Fast Eddie's Sports and Billiards is the quintessential place to enjoy the game, offering plenty of TVs to watch, beers to drink, and foods to nosh. The selection of starters is diverse?as it includes kung pao shrimp, nachos, and Tex-mex spring rolls?as are the three varieties of sliders. Heartier fare varies from wild-caught salmon with sauteed veggies to a 12-ounce ribeye paired with mashed potatoes to the 1520 Club sandwich stacked with ham, turkey, and applewood bacon. The bar's namesake dish is the Big Eddie, two 100% Angus beef patty that can be topped with anything from chili and jalapenos to bacon and barbecue sauce, otherwise known as "juice" in the South.
Oftentimes, there's just one choice to be made with pizza?which toppings to put on it. At Coal Fire, however, the decision process starts before that, as the restaurant offers three original sauces. Guests can choose from a classic plum-tomato version, a spicy sauce, or their signature blend with sweet and spicy notes. Cooks then ladle the chosen sauce onto aged, homemade dough that's crisped in a 900-degree oven fired with anthracite coal. This process gives the crust a crisp, charred flavor reminiscent of a Neapolitan pie or the Human Torch's steering wheel.
The pizzas are hardly the only distinctive item on the menu, though. Chicken wings are oven-baked?not fried?with seasoning and roasted onions. Flash-fried calamari is tossed with sweet and hot peppers, and baked mac 'n' cheese is studded with lump crab meat. All the while, bartenders fill glasses with wine and craft beers, which guests can enjoy at the bar.
Mouthwatering scents from traditional tagines trickle through the horseshoe arches of this Moroccan eatery, offering olfactory hints at dishes served up à la carte and family style. Make a bold beginning with a bastilla appetizer, a bastion of Moroccan fare filling thin phyllo dough with chicken or vegetables ($14.99, $24.99 for medium). Next, sink teeth into entrees of vegetarian and meaty varieties, such as the lamb tagine with raisins and almonds in a sweet sauce ($15.99) or vegetable-studded couscous ($12.99). Families, friends, or barbershop quartets can feed on Fez's family-style feasts, which include soup or salad, a bastilla, a tagine or couscous, dessert, and Moroccan mint tea (starting at $46.99). The bistro's bar is open late on weekends to accommodate nocturnal noshers.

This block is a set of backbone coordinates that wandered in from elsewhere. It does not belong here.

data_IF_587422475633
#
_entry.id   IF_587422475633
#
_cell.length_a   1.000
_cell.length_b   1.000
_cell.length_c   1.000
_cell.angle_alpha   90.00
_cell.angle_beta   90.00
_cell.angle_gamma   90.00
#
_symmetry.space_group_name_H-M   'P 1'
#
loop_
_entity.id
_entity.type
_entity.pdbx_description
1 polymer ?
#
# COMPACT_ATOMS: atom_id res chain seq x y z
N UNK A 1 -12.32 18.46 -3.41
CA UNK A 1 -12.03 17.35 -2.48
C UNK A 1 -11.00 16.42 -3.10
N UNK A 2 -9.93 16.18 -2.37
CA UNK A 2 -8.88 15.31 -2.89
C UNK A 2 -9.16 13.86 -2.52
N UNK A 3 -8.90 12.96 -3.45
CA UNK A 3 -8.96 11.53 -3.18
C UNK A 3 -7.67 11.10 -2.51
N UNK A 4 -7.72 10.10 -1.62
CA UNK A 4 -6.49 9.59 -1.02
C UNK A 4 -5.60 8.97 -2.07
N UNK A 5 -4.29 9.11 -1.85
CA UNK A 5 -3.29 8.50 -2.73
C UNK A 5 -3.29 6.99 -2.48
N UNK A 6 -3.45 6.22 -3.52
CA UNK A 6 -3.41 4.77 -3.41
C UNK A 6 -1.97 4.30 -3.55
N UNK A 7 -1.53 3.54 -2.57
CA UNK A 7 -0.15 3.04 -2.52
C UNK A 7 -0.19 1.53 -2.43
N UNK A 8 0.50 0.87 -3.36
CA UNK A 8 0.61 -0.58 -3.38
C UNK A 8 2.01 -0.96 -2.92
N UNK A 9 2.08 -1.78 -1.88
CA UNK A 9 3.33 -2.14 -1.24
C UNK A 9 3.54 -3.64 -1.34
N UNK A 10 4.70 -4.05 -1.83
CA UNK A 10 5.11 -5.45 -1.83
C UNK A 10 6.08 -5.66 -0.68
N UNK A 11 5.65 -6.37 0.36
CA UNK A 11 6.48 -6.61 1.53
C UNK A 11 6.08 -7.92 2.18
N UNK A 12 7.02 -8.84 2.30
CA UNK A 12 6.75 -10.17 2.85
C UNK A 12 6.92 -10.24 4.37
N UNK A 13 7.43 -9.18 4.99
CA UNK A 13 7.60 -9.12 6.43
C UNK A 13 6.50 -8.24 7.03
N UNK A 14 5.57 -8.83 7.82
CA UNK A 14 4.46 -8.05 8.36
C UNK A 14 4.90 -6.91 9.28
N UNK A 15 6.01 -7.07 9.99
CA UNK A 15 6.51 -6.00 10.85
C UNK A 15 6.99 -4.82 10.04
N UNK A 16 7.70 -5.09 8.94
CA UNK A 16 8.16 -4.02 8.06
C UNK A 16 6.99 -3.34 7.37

At Fairouz Cafe, waiters ameliorate appetites with a menu of classic Middle Eastern dishes. Hummus bel-shawarma ($9.95) jump-starts eating engines with a serving of hummus topped by slices of beef and lamb, created by cracking a meat piñata over the plate. The chicken kebab platter unites marinated, boneless chicken cubes with rice ($11.95), and the falafel sandwich corrals fried chickpea patties into bellies ($5.95). Combo appetizer plates such as the yogurt salad with diced cucumbers ($3.50) or the shakshouky, an eggplant salad with diced tomatoes and pomegranate extract ($5.95), juxtapose simple ingredients to accentuate their flavor, much like PB&J sandwiches or barbershop quartets with one rapper. Escort meals to hunger-vanquishing glory on a cascade of nonalcoholic beverages such as juices and smoothies ($4.50) or a toasty pot of Turkish coffee ($3.95). During meals, diners can enjoy the smoky flavors of a hookah (not included with this Groupon), soak in live or DJed music, observe the sensual stylings of a belly dancer, or keep up with sports on wall-mounted televisions.
The 2nd Annual Art, Wine & All That Jazz Festival promises a day of world-class jazz and the chance to sample an array of palate-delighting wines. This year's line-up includes soulful jazzy vocalist Ericka Ovette, Maryland blues 'n' boogie musician Deanna Bogart, and jazzy axe-shredding group the Dan Leonard Trio. Fermentation fans can smell, taste, and fill squirt-guns with the wares of regional wineries such as Lexington Valley Vineyard, Philip Carter Winery of Virginia, and more. More than 125 artists will be on-hand and eager to issue high-fives, do demonstrations, and chat about their work. Lectures covering art and wine will take place in the performance tent throughout the day.
The Metropolitan School of the Arts - formerly the Metropolitan Fine Arts Center - was founded more than 14 years ago. This multidisciplinary performing-arts organization takes a holistic approach to teaching and encouraging performance-arts skills, creating performance opportunities in dance, music, and theater for a diverse population of students of all ages and abilities. Its students have gone to perform on Broadway, at The Juilliard School, and in highly esteemed companies, such as the Mark Morris Dance Company, The Washington Ballet, and Ford's Theater and Signature Theater. Youth programs include year-round programs in dance, theater, music, music-theater, and acting, as well as a performing-arts program in the summer, all for children as young as 2. Adult classes range from basic to advanced, including ballet, jazz, and tap lessons, plus yoga and ballet-barre fitness workouts.